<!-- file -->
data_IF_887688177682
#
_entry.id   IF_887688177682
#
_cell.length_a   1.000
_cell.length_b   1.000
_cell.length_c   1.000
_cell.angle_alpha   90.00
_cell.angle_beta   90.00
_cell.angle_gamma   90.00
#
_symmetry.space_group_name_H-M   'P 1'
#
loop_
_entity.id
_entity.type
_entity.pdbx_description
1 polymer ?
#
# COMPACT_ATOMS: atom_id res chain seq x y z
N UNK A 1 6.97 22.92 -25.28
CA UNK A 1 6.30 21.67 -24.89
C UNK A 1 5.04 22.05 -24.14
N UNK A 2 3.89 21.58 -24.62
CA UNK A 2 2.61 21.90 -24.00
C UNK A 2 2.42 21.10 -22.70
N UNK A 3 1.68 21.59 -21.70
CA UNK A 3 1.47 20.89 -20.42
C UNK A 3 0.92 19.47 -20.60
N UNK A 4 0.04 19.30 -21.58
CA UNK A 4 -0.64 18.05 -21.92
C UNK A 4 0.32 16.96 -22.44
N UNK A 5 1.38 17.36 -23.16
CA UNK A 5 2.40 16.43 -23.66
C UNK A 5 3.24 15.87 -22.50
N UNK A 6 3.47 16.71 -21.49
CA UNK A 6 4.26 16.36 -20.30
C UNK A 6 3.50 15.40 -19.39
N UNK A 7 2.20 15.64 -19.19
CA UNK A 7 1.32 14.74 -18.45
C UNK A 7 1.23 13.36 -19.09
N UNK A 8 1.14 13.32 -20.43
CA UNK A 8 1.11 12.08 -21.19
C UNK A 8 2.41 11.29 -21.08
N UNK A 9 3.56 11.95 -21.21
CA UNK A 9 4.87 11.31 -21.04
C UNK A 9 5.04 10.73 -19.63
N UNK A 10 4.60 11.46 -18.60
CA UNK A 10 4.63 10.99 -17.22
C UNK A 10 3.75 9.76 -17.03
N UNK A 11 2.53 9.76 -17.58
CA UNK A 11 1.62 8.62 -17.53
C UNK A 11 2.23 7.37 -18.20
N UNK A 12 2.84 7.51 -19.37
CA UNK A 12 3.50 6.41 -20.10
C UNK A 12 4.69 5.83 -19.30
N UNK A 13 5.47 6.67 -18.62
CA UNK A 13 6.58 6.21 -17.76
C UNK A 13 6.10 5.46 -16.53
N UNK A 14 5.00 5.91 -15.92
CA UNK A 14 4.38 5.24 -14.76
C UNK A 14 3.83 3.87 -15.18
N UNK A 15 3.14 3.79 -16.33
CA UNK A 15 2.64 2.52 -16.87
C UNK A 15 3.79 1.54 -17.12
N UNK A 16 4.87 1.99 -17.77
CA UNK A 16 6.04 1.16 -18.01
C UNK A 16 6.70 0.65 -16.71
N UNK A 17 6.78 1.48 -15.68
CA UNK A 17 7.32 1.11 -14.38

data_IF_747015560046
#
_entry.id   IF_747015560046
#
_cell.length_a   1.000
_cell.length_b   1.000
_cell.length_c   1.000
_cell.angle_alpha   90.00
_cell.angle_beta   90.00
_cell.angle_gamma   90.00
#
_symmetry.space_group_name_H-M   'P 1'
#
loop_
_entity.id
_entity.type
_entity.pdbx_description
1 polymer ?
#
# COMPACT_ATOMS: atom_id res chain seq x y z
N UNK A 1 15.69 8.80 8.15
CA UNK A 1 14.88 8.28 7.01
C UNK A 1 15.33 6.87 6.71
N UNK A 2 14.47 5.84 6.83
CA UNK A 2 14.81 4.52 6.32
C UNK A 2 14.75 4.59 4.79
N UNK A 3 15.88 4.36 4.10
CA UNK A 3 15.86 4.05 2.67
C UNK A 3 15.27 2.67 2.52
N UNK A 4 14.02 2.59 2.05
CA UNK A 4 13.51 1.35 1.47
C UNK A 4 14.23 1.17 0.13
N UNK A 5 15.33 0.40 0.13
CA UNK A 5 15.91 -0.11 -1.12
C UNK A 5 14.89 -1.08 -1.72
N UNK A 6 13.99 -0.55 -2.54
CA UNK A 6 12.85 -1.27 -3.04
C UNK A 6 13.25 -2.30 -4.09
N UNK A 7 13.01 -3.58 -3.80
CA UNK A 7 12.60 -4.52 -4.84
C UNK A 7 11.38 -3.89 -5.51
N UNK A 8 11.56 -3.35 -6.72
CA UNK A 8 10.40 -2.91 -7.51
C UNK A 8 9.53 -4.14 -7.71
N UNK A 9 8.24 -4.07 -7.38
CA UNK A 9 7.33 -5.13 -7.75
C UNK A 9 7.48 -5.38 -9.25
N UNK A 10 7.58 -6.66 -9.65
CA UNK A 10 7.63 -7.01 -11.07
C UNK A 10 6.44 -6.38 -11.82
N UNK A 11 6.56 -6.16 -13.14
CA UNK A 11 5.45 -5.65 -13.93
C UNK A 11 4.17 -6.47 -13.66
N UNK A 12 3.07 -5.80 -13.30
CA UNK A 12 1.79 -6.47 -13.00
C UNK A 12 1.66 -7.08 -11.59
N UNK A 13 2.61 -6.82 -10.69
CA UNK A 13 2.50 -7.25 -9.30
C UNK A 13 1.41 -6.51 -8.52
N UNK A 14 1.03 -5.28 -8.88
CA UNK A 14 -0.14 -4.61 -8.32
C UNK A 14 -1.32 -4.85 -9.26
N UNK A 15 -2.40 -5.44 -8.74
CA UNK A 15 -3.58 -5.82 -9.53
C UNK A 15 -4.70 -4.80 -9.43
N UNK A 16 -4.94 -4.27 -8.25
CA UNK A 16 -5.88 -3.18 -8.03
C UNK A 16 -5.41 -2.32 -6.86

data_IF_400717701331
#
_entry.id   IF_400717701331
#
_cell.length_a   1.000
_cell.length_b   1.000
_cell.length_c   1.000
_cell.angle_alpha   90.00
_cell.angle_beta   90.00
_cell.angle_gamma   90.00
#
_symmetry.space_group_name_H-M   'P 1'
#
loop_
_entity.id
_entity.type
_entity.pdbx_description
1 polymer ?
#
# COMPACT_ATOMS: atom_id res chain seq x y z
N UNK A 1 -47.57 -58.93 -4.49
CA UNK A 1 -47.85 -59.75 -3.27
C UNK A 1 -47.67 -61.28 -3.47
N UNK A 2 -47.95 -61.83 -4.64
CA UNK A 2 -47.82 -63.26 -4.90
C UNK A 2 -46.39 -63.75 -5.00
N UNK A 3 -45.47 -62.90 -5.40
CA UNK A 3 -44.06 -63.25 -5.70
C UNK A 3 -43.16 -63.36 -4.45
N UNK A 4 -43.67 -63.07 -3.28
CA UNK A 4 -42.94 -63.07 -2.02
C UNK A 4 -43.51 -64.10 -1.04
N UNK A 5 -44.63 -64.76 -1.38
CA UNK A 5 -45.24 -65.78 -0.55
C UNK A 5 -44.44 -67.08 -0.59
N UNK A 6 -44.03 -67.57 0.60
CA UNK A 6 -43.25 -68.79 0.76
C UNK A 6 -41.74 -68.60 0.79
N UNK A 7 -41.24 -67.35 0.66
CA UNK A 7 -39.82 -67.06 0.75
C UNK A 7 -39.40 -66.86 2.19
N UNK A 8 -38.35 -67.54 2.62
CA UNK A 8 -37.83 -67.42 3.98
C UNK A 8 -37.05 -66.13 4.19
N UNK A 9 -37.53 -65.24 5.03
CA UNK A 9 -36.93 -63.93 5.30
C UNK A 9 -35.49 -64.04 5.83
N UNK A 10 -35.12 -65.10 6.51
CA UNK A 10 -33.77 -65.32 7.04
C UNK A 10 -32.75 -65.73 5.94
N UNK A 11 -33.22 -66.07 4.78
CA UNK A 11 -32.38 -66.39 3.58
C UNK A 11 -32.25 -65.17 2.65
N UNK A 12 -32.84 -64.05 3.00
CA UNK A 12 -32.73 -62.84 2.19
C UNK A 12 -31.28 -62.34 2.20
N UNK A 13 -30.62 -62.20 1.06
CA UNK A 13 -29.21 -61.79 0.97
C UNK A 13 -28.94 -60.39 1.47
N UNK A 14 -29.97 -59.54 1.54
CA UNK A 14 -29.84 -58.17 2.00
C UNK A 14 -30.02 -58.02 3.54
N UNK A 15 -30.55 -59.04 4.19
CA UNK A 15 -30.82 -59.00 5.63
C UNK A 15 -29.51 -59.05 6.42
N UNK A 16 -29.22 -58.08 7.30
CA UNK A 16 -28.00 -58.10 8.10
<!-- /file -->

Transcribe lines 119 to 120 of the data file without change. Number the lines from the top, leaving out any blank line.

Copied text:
CA UNK A 10 7.63 -7.01 -11.07
C UNK A 10 6.44 -6.38 -11.82